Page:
Behind the scenes, when the UcompOS SDK loads this content to the UcompOS Window, it passes the content some crucial information that that content will use to become a member of the UcompOS Continuum thereby being able to participate in SDK transmissions with other entities.

Here’s an interesting question:

What if you load some content into a UcompOS Window, and then you want to reference the UcompOS Window that the content is loaded into from the content itself?

The answer to this is you would create a UcompOSWindowProxy instance and then set its self property to true.

As an example of how I have used this capability, I have created a Rich Text Editor for my Educator 2 application I am building on top of the UcompOS RPF. This editor is a Flex 4 implementation.

In Educator 2, by strict convention, all SWF content I load into UcompOS Window and UcompOS Artifact instances is loaded in sandboxed configurations and I rely 100% on SDK transmissions for communication with other entities (the exception is drag and drop which I talked about in this posting).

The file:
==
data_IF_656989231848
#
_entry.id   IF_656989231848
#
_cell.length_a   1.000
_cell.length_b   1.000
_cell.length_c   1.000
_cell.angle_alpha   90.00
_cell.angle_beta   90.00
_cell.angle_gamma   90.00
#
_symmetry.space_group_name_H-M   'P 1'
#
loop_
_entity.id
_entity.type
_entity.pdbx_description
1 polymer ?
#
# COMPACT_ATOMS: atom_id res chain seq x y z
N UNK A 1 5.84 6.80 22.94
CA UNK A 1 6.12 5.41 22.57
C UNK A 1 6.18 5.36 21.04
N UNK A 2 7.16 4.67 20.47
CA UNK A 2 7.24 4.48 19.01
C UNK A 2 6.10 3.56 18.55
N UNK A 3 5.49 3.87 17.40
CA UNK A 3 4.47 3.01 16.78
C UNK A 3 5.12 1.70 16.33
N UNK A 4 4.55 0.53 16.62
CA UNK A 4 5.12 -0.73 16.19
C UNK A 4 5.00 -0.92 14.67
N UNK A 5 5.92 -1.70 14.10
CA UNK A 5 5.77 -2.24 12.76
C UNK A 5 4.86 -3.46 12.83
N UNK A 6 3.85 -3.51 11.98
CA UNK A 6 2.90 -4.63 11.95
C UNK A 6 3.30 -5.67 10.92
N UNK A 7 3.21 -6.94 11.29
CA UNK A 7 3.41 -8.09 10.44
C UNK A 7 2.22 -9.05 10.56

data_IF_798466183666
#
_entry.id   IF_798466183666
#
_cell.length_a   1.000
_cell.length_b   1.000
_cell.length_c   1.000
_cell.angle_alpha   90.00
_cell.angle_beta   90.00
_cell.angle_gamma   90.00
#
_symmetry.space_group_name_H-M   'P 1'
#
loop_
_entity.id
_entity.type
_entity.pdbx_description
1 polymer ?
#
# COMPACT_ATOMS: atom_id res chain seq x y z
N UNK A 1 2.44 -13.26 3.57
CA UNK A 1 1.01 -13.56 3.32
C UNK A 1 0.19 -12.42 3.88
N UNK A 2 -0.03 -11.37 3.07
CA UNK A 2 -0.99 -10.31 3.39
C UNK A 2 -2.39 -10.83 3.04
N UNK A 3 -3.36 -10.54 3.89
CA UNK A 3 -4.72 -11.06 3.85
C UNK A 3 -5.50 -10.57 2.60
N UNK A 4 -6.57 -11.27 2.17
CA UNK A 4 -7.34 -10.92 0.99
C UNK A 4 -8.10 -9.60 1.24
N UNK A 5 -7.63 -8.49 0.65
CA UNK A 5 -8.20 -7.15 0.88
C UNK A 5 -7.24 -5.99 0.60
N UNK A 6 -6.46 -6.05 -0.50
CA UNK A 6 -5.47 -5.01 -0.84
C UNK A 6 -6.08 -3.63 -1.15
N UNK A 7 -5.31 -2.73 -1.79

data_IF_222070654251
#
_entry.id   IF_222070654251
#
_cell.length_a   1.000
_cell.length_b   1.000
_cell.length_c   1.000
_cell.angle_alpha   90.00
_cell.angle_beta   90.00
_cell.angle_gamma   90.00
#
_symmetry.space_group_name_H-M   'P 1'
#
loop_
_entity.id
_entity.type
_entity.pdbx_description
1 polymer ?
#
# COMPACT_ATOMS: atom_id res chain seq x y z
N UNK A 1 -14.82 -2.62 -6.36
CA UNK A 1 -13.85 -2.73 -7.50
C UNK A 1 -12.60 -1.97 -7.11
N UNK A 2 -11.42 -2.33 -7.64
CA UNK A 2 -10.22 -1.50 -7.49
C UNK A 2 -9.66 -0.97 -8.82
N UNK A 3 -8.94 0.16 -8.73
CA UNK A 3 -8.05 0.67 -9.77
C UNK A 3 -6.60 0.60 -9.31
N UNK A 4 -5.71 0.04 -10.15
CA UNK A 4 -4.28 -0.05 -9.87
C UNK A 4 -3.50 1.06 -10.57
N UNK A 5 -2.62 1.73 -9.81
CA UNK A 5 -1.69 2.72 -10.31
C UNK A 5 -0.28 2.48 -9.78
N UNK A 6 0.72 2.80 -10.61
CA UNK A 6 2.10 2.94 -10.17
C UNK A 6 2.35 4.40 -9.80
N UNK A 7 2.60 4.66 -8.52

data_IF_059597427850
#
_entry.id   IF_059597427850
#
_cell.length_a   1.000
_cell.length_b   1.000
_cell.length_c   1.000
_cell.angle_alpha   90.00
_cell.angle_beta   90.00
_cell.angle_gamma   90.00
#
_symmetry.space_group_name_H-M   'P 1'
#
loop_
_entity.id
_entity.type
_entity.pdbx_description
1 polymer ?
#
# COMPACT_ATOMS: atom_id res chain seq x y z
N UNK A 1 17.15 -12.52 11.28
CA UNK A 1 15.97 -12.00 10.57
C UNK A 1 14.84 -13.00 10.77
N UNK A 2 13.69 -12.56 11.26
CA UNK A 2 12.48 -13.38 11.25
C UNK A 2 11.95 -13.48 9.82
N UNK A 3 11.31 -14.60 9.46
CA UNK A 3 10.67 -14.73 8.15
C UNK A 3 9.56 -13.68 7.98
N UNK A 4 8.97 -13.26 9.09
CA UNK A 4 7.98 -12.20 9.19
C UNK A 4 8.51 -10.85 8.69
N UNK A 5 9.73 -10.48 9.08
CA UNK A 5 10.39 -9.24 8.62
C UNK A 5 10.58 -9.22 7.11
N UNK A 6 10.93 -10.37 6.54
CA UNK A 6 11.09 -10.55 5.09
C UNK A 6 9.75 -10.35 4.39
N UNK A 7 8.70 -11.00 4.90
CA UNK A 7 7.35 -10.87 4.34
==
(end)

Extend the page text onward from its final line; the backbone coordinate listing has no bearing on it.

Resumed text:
The challenge then becomes, how do I resize the editor? To resize the editor, the user isn’t going to actually resize the editor itself, rather, the UcompOS Window instance the editor is loaded into. Since my content is sandboxed, I can’t access the parent container the content is loaded into using traditional scripting from within my Editor application.

The solution is to create a reference to a UcompOSWindowProxy and set its self property to true.

Let’s take a look at some code here that is similar to what you’d see in my editor application:

private function init(event:FlexEvent):void